The maritime industry is in the midst of transformation. Today’s owners, managers, and crew are faced with increased economic pressure, staffing shortages, and geopolitical instability in various parts of the world while handling 90% of the world’s trade. These are complex, multi-dimensional issues — ones that I believe the right technology can help solve.
I’ve spent ten years on the high seas and ten years working with new technologies in other industries. The more I’ve learned about machine learning, computer vision, artificial intelligence, and other emerging technologies, the more I realized how much potential it has for applications in the maritime industry, especially when dealing with safety and security.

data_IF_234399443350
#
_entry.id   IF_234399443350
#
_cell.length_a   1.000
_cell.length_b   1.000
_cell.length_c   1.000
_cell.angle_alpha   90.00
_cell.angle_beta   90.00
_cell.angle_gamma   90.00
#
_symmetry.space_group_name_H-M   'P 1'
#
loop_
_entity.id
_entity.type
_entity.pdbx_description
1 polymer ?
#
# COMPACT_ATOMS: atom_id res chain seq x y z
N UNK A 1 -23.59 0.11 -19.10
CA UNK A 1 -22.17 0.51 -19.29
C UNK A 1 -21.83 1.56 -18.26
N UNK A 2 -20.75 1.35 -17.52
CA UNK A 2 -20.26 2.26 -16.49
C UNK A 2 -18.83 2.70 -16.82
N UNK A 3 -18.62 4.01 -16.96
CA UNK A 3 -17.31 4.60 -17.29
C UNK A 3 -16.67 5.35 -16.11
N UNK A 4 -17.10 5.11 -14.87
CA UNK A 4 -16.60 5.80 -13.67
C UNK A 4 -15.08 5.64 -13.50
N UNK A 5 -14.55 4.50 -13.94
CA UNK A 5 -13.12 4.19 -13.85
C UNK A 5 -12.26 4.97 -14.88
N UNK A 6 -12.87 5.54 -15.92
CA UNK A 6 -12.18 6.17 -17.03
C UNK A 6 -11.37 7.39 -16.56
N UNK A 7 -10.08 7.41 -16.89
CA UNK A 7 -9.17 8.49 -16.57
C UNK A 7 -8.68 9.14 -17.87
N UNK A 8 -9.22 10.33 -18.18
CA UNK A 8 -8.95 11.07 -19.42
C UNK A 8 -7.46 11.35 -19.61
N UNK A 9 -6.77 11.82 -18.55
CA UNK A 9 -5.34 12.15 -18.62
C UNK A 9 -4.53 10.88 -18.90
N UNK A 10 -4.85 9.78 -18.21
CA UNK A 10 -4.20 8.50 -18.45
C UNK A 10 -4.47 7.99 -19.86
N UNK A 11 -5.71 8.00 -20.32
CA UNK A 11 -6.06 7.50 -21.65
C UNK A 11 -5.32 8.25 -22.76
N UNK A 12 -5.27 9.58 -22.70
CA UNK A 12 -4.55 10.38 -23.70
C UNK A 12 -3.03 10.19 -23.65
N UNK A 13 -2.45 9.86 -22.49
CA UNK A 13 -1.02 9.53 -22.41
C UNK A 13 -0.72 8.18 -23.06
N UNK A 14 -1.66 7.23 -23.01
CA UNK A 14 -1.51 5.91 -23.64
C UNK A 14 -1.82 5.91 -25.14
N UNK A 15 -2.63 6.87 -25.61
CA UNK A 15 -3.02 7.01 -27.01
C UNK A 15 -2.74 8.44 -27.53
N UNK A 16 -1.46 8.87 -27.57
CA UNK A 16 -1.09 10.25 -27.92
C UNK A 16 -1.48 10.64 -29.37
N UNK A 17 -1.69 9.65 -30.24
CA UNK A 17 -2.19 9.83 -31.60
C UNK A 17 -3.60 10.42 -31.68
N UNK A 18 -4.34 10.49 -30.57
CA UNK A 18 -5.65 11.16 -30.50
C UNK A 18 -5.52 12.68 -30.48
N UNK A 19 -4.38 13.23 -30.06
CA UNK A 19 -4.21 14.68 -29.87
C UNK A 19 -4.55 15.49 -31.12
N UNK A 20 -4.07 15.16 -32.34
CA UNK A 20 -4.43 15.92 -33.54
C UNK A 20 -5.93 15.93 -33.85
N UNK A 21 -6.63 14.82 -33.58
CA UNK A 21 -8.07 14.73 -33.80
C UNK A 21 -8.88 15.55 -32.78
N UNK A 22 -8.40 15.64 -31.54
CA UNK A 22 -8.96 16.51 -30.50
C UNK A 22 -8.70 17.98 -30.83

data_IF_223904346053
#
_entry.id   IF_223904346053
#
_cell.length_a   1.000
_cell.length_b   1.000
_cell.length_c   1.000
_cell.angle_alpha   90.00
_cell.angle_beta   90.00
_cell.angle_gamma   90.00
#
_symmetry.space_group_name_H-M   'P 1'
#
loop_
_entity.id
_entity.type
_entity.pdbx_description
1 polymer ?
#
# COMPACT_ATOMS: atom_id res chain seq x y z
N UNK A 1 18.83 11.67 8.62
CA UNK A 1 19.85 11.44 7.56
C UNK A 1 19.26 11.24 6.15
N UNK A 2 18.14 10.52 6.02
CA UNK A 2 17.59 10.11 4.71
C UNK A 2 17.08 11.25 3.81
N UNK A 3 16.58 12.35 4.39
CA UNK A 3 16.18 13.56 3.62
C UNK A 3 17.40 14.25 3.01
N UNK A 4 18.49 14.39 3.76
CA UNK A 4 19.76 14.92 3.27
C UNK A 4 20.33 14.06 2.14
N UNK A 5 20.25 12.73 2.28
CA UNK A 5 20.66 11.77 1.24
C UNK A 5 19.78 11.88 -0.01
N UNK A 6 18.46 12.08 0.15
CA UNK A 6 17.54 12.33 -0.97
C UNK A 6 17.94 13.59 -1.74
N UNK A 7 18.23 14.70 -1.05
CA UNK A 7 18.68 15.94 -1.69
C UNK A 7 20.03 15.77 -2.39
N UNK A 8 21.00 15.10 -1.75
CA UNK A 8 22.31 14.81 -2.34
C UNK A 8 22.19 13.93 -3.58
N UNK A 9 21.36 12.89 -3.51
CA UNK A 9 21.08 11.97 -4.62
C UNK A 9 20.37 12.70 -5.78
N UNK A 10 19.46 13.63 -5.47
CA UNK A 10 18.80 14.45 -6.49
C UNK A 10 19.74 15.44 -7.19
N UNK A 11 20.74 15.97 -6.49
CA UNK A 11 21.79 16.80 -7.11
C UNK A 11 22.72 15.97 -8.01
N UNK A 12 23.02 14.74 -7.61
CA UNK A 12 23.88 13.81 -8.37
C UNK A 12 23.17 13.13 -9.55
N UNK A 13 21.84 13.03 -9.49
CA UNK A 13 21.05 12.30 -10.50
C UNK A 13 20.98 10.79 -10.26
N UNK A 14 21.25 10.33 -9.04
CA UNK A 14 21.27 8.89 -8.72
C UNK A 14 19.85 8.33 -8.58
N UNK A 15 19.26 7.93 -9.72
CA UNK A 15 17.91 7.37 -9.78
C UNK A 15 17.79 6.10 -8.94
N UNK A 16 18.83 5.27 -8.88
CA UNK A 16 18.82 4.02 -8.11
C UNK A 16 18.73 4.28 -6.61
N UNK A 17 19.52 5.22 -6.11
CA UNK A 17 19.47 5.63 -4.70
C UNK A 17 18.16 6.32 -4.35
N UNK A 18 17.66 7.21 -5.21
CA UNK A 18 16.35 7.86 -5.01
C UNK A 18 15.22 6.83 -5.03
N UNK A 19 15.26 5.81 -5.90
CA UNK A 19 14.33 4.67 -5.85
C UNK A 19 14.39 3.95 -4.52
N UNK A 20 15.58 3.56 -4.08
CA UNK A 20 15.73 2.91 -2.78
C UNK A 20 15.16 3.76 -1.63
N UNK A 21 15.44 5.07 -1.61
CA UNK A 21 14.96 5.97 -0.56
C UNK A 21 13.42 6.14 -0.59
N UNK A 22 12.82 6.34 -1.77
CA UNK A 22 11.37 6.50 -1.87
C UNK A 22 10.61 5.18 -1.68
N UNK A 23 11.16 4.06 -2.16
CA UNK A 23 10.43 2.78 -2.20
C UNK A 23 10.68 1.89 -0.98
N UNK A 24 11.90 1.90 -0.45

I recently joined a Safety4Sea panel with Captain Nihad Mhatre, ZEABORN Sea Management; Dr. Maurizio Pilu, Safetytech Accelerator; and Colin Gillespie, Director of Loss Prevention at North P&I, to discuss the impact of emerging technology on the maritime industry and how it paves the way for a safer maritime future.
Read on for a recap of the webinar, or watch it in full now:
How Technology Addresses Key Maritime Safety Concerns
Ensuring crew members, cargo, and the ship makes it from Point A to Point B safely remains a challenge, particularly with onboard accidents and incidents, establishing safety protocols as a fleet, and dealing with geopolitical instability. While there are plenty of applications for emerging technology, three use cases stand out as the most impactful:
- Early Detection